Listing ID: 80502
The Business is Servicing North Atlanta Metro Area
THIS BUSINESS RUNS ITSELF, is always in demand and there is a full team in place!
This is “not your typical pressure washing business” and is highly scaled.
High-profit, full-service soft wash (Pressure Washing) business serving commercial and residential clients in the North Atlanta metro area. The business has a loyal customer base with strong repeat business and a referral network.
This business has low overhead and generates consistently strong profits while still managing to pay good salaries for its hard workers. The company operates five work vehicles loaded with all the equipment needed for any job. All the vehicles and cleaning equipment is owned outright and will be transferred to the new owner. Owners have done a fantastic job generating revenue and currently have a 4 to 6-week backlog. The business runs itself. The owner comes in only when he wants to do some work.
Clients include state, county, and city governments, commercials accounts, residential landlords and individual homeowners.
Providing the following list of non-exclusive services:
Metal Roof Cleaning
Slate Roof Cleaning
Cedar Shake Cleaning
- Asking Price: $698,000
- Cash Flow: $270,000
- Gross Revenue: $600,000
- EBITDA: N/A
- FF&E: $170,000
- Inventory: $2,000
- Inventory Included: Yes
- Established: 2005
- Property Owned or Leased:N/A
- Property Included:N/A
- Building Square Footage:N/A
- Lot Size:N/A
- Total Number of Employees:6
- Furniture, Fixtures and Equipment:N/A
Leased warehouse to store trucks, chemicals, and equipment. (Home Based)
The seller is willing to train as needed.
There are competitors in this space but our repeat and referral business speaks to the quality work and level of service.
A proven advertising strategy that has a large return on ad spend! Add additional geographical coverage areas in your advertising.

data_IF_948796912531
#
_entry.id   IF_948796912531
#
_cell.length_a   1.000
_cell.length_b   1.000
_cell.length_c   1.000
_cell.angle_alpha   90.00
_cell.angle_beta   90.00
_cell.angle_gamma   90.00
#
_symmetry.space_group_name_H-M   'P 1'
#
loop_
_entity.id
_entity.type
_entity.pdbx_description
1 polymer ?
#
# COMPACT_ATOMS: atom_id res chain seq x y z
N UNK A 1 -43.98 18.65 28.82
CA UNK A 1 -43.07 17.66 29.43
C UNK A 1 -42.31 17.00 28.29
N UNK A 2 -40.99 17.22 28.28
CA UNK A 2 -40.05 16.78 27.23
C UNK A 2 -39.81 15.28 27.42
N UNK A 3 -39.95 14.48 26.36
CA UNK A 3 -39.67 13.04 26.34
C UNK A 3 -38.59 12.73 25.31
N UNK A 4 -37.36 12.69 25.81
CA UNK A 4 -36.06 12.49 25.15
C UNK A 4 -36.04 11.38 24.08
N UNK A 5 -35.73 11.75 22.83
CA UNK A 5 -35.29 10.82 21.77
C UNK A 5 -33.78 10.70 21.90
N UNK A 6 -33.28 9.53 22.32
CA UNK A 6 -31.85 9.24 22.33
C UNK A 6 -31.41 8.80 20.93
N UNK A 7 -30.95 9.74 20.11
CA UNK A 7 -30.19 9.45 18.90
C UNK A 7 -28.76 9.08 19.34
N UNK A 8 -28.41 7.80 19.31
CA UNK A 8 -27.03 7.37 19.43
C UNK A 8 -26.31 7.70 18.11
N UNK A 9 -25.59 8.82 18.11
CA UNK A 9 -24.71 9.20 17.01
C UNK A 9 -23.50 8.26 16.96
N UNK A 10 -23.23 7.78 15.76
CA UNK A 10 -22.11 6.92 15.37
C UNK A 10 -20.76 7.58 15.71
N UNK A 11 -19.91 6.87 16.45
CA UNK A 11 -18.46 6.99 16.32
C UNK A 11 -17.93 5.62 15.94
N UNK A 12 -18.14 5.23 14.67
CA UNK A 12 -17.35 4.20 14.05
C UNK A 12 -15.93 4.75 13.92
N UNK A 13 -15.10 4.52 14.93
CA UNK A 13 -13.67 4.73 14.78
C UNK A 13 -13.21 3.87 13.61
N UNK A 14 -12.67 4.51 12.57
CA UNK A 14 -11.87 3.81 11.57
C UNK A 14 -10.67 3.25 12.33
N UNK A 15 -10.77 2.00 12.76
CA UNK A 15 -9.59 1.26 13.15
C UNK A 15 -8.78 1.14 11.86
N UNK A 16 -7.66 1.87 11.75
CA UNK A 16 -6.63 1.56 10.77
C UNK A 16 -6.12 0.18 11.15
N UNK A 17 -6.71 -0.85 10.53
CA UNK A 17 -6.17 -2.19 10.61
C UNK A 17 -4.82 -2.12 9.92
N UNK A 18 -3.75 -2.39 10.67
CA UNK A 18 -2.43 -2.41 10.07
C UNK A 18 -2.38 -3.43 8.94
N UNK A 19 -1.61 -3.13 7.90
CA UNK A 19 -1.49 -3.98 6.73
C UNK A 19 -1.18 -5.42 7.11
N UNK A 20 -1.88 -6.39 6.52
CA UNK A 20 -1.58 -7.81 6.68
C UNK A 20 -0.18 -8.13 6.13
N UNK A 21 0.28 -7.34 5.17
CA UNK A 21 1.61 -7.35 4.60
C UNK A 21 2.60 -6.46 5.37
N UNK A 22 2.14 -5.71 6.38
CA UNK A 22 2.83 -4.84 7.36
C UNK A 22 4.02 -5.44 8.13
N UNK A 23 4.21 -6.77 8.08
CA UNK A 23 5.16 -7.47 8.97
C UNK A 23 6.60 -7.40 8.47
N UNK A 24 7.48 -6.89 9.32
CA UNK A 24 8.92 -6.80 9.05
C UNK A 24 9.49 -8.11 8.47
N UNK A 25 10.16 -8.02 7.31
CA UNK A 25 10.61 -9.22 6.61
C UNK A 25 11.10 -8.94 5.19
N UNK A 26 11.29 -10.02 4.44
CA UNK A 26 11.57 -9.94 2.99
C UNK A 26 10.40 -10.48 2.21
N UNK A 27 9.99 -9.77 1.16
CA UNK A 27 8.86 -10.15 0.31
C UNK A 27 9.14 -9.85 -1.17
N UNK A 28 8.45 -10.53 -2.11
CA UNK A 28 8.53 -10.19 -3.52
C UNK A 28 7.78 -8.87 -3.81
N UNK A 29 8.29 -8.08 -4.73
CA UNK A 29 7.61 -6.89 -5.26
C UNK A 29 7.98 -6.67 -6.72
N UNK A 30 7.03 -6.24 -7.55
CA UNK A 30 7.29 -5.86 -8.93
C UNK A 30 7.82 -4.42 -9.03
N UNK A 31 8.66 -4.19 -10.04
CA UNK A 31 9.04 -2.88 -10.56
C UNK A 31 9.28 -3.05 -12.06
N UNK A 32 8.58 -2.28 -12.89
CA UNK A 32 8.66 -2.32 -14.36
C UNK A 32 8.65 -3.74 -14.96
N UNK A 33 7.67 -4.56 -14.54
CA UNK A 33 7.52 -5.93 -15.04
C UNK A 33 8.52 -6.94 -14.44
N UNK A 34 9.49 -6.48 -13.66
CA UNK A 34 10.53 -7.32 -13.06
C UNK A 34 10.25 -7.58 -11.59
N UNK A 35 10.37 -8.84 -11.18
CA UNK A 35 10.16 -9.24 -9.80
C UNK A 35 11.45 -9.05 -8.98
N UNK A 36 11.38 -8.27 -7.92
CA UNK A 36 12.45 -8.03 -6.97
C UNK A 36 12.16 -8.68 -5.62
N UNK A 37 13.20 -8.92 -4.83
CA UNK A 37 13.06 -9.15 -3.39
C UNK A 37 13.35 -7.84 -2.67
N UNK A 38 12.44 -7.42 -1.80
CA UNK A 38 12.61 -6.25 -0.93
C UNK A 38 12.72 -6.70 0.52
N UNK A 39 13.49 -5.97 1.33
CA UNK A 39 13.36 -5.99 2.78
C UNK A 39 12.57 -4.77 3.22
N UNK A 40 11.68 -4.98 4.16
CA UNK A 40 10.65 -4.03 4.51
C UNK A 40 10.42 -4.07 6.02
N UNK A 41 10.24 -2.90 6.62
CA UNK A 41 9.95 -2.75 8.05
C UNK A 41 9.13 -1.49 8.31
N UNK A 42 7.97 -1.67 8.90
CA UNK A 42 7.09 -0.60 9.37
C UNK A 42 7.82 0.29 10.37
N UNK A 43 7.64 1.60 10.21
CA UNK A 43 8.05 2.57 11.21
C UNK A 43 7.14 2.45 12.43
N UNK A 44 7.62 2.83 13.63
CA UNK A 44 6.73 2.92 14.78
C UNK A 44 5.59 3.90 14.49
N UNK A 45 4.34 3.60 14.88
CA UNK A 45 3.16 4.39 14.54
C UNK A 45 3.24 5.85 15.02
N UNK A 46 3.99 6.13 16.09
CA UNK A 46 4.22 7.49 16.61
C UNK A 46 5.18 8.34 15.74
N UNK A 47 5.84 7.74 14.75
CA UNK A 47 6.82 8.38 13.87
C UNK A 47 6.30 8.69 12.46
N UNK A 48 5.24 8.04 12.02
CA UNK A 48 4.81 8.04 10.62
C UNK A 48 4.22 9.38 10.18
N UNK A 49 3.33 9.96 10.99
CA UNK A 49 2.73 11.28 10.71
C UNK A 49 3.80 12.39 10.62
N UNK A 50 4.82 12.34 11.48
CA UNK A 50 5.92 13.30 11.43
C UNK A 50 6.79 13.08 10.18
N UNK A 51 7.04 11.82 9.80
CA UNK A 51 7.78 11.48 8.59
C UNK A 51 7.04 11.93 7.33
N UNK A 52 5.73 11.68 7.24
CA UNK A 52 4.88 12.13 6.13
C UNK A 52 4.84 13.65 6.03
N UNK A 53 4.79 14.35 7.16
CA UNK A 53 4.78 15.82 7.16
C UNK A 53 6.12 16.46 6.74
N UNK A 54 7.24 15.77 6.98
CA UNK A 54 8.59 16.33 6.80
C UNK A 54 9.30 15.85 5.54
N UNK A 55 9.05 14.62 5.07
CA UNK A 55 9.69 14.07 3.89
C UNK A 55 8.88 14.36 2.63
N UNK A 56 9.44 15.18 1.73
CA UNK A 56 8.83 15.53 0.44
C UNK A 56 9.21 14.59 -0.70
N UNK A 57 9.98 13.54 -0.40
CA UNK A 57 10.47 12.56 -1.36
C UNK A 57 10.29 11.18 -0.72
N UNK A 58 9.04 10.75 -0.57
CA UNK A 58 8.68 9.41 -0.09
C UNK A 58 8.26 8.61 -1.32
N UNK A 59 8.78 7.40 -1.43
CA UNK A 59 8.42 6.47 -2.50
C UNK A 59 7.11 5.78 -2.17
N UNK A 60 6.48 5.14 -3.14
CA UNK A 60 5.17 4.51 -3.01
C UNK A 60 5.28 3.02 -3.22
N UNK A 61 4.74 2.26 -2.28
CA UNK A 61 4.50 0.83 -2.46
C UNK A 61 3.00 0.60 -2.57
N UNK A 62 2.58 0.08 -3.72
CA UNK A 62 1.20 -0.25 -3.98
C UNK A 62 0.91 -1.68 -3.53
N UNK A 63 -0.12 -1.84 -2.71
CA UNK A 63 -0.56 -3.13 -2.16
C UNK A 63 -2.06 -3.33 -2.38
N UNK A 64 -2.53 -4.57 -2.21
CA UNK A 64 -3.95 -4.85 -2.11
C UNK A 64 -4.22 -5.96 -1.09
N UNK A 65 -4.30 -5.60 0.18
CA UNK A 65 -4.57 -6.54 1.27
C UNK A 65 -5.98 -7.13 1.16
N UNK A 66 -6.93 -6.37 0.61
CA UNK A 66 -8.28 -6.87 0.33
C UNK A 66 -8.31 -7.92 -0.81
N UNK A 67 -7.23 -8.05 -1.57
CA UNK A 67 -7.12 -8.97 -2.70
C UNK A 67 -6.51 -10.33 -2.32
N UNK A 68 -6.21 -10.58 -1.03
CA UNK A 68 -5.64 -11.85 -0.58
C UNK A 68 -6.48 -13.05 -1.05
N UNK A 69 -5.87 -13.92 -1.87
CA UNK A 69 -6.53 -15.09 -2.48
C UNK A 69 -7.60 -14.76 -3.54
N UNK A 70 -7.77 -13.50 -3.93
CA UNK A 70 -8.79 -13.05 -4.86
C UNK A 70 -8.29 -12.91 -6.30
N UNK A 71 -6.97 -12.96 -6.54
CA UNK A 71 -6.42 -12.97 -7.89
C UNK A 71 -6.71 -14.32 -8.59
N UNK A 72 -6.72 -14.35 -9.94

This Business Is Home Based
The venture was founded in 2005, making the business 17 years old.
The transaction shall include inventory valued at $2,000, which is included in the asking price.
Why is the Current Owner Selling The Business?
There are all kinds of reasons individuals choose to sell operating businesses. Nevertheless, the real reason and the one they say to you might be 2 totally different things. As an example, they might claim "I have a lot of various obligations" or "I am retiring". For lots of sellers, these factors are valid. However, for some, these may just be justifications to attempt to conceal the reality of altering demographics, increased competition, current reduction in profits, or a range of other factors. This is why it is very vital that you not count entirely on a seller's word, however instead, utilize the vendor's answer in conjunction with your general due diligence. This will paint a more sensible image of the business's present circumstance.
Existing Debts and Future Obligations
If the existing entity is in debt, which lots of businesses are, then you will have reason to consider this when valuating/preparing your deal. Lots of companies borrow money in order to cover points like inventory, payroll, accounts payable, and so on. Remember that sometimes this can indicate that revenue margins are too small. Numerous companies fall under a revolving door of taking loans as a way to pay back other loans. Along with debts, there may additionally be future obligations to think about. There might be an outstanding lease on tools or the building where the business resides. The business might have existing contracts with vendors that have to be met or may result in fines if terminated early.
Understanding the Customer Base, Competition and Area Demographics
Just how do companies in the area attract new consumers? Often times, companies have repeat consumers, which develop the core of their daily profits. Specific aspects such as brand-new competition sprouting up around the location, road building, as well as staff turnover can affect repeat clients as well as negatively influence future earnings. One essential point to take into consideration is the placement of the business. Is it in a very trafficked shopping mall, or is it concealed from the highway? Undoubtedly, the more individuals that see the business on a regular basis, the better the opportunity to develop a returning consumer base. A last idea is the general area demographics. Is the business situated in a largely populated city, or is it located on the outside border of town? Just how might the neighborhood average household earnings impact future earnings potential?